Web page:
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David J. Friedman, MD

Instructor in Medicine
Beth Israel Deaconess Medical Center
Harvard Medical School

330 Brookline Avenue, RN-227B
Boston, MA 02215

Office: 617-632-0840
Fax: 617-632-0838
Email: dfriedma@bidmc.harvard.edu

Friedman Lab >>

Education/Training/Appointments

David Friedman received his medical degree from the Yale School of Medicine. He completed internal medicine residency and clinical fellowship in nephrology at BIDMC. After completing a research fellowship in nephrology, he was appointed Instructor in Medicine at Harvard Medical School in 2007 and joined the CVBR in 2008.

Research Interests

Renovascular Disease

Basic Research

My laboratory studies three main topics: (1) Renal microvascular disease, particularly diabetic nephropathy, (2) Renovascular autoregulation and (3) Venous arterialization, with applications to arteriovenous fistula maturation and stenosis. The common theme linking these three topics is an interest in the puringeric signaling system. This system is composed of purinergic receptors (P2X and P2Y), adenosine receptors, and the ectonucleotidases that regulate extracellular purine levels. Purinergic signaling is important in many cellular processes including inflammation, thrombosis, apoptosis, cell growth, and blood vessel tone. We use knock-out and transgenic mice for various components of this system to investigate their roles in normal physiology and disease models. In addition, along with collaborators at the Broad Institute and Wake Forest School of Medicine, we test human variation in these genes to study their role in human disease.

New and Noteworthy Publications

View all publications via PubMed >>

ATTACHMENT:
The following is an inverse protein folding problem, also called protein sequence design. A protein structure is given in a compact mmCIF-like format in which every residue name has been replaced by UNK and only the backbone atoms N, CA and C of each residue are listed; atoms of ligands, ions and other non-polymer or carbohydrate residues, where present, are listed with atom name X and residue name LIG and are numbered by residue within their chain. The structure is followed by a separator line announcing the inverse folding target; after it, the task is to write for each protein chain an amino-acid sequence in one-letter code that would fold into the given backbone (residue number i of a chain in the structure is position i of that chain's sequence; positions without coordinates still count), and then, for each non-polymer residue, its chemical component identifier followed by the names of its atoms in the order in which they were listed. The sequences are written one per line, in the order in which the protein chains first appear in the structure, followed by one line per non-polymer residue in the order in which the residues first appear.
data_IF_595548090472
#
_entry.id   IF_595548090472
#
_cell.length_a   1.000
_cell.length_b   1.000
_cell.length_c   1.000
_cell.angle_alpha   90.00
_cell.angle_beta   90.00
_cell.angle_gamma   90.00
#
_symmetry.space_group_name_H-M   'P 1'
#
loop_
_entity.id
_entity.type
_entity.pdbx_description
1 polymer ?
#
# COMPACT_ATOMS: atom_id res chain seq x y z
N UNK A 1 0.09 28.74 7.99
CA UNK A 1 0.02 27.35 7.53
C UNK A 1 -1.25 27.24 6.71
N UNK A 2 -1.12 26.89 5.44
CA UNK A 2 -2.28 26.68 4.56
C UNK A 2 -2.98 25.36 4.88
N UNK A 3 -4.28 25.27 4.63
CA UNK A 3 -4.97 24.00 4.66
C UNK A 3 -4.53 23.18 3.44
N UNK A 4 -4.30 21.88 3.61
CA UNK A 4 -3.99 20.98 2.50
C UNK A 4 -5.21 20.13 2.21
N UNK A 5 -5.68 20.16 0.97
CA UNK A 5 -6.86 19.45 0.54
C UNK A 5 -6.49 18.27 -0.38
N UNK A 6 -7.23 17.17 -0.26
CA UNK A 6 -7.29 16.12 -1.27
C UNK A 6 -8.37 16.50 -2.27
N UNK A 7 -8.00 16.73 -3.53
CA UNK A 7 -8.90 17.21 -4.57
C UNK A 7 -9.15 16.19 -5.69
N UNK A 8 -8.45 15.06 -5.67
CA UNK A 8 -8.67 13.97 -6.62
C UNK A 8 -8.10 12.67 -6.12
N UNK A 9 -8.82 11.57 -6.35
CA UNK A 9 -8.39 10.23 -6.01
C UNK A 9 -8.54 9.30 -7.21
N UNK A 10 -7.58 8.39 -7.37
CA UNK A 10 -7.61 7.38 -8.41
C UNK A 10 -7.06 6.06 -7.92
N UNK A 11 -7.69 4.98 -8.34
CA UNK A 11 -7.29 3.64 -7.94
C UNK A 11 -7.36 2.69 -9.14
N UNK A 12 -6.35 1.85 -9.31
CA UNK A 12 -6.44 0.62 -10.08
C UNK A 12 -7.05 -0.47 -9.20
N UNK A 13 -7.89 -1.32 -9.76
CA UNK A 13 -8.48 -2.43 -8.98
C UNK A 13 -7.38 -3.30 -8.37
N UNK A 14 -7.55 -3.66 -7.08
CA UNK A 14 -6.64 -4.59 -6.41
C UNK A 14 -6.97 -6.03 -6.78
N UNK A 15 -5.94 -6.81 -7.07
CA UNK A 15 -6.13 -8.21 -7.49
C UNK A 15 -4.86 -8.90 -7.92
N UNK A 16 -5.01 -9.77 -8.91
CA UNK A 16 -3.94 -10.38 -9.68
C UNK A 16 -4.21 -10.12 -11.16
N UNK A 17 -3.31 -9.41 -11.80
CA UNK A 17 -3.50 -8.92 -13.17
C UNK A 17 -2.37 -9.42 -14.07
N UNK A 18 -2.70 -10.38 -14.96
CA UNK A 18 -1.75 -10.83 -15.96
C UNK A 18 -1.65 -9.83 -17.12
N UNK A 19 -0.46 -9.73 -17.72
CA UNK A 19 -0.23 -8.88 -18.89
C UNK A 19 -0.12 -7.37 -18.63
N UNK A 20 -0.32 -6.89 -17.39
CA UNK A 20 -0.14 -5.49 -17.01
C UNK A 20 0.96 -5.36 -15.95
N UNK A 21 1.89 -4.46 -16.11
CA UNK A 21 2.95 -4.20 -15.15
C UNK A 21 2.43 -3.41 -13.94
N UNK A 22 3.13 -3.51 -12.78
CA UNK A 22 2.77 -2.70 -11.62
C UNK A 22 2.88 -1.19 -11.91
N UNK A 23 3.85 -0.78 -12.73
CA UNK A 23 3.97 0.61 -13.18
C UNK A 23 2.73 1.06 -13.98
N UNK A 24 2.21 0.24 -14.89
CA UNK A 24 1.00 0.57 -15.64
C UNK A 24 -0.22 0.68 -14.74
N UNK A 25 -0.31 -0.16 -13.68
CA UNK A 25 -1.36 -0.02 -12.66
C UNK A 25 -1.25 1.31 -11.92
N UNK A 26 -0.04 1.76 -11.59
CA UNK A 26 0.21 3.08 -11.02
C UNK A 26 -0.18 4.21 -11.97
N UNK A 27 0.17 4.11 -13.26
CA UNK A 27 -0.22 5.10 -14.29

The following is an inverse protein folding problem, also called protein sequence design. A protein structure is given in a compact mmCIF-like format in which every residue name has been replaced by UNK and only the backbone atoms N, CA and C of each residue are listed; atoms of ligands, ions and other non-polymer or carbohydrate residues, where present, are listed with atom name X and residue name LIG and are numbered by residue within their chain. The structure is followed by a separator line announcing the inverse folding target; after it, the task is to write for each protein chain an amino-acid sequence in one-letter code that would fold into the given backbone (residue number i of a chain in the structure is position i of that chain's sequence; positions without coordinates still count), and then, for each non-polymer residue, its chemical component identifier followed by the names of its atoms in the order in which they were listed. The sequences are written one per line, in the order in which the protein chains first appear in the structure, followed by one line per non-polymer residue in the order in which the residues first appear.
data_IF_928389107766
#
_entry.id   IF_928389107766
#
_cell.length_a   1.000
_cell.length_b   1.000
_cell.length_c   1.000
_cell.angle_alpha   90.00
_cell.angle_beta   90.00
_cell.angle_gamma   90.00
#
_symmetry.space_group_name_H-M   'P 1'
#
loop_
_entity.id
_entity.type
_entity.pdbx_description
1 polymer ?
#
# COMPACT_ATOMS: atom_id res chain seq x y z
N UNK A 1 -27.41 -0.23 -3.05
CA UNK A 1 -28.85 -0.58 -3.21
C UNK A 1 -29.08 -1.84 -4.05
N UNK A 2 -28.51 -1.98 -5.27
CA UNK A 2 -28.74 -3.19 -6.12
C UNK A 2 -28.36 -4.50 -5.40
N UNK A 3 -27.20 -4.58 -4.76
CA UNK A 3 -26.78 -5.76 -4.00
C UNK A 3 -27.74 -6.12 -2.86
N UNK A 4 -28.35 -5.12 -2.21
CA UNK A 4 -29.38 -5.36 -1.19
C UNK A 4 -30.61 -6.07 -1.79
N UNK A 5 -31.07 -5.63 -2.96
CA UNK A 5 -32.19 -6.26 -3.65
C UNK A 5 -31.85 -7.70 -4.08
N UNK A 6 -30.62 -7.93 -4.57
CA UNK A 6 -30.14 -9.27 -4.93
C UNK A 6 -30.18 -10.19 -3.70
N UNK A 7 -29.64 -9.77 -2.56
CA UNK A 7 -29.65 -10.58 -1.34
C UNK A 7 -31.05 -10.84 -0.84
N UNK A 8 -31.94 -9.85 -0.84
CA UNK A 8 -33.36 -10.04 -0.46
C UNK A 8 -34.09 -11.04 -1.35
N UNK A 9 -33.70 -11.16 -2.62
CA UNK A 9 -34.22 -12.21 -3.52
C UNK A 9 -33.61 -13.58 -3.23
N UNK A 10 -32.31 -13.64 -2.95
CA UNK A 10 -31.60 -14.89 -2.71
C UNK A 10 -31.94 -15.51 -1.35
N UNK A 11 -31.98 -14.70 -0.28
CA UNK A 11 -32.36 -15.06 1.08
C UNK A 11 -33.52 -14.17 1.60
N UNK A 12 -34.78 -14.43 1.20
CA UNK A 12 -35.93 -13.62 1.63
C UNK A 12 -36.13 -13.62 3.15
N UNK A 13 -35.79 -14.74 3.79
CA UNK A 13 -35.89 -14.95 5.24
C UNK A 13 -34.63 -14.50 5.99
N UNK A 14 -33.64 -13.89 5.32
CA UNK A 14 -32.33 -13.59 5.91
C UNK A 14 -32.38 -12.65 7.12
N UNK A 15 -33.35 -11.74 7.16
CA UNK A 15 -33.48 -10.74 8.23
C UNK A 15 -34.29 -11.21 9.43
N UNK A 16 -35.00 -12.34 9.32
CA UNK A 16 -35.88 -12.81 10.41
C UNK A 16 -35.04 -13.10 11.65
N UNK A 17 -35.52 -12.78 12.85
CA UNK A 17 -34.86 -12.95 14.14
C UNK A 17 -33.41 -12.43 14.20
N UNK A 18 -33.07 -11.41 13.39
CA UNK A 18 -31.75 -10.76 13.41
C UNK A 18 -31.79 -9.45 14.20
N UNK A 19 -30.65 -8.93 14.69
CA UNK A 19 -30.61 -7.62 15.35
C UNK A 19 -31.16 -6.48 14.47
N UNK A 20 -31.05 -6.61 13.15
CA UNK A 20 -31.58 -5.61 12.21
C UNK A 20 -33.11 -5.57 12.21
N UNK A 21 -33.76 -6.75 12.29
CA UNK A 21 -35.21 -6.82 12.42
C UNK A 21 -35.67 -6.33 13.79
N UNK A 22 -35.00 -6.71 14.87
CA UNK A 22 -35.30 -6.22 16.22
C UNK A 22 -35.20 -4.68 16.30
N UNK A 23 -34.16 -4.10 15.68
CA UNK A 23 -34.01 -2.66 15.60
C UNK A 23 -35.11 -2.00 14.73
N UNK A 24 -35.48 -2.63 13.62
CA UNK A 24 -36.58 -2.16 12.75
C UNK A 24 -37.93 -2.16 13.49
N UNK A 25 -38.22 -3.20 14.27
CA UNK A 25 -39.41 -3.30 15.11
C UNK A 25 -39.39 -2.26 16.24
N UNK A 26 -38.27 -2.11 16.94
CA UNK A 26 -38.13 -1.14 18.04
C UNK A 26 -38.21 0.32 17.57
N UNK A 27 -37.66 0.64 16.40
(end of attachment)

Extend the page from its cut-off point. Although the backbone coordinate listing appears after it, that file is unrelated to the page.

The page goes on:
1. Enjyoji K, Ko K, Thukral C, Blumel B, Sun X, Wu Y, Imai M, Friedman D, Csizmadia E, Bleibel W, Kahn BB, Robson SC. (2008) Deletion of Cd39/Entpd1 results in hepatic insulin resistance. Diabetes. In Press.

  2. Oppermann M, Friedman DJ, Faulhaber-Walter R, Mizel D, Castrop H, Enjyoji K, Robson SC, Schnermann JB. (2008) Tubuloglomerular Feedback and Renin Secretion in NTPDase1/CD39-deficient Mice. Am J Physiol Renal Physiol. In Press.

  3. Dwyer KM, Deaglio S, Gao W, Friedman D, Strom TB, Robson SC. (2007) CD39 and control of cellular immune responses. Purinergic Signal. 2007 3:171-180.

  4. Deaglio S, Dwyer KM, Gao W, Friedman D, Usheva A, Erat A, Chen JF, Enjyoji K, Linden J, Oukka M, Kuchroo VK, Strom TB, Robson SC. (2007) Adenosine generation catalyzed by CD39 and CD73 expressed on regulatory T cells mediates immune suppression. J Exp Med. 204:1257-65.

  5. Friedman DJ, Rennke H, Csizmadia E, Enjyoji K, and Robson SC. (2007) The Vascular Ectonucleotidase ENTPD1 is a Novel Renoprotective Factor in Diabetic Nephropathy. Diabetes 56:2371-9.

Contact Information

Nicole Magner, Administrative Assistant
Center for Vascular Biology Research
Beth Israel Deaconess Medical Center
Research North
99 Brookline Avenue
Boston, MA 02215
617-667-0654
info.cvbr@bidmc.harvard.edu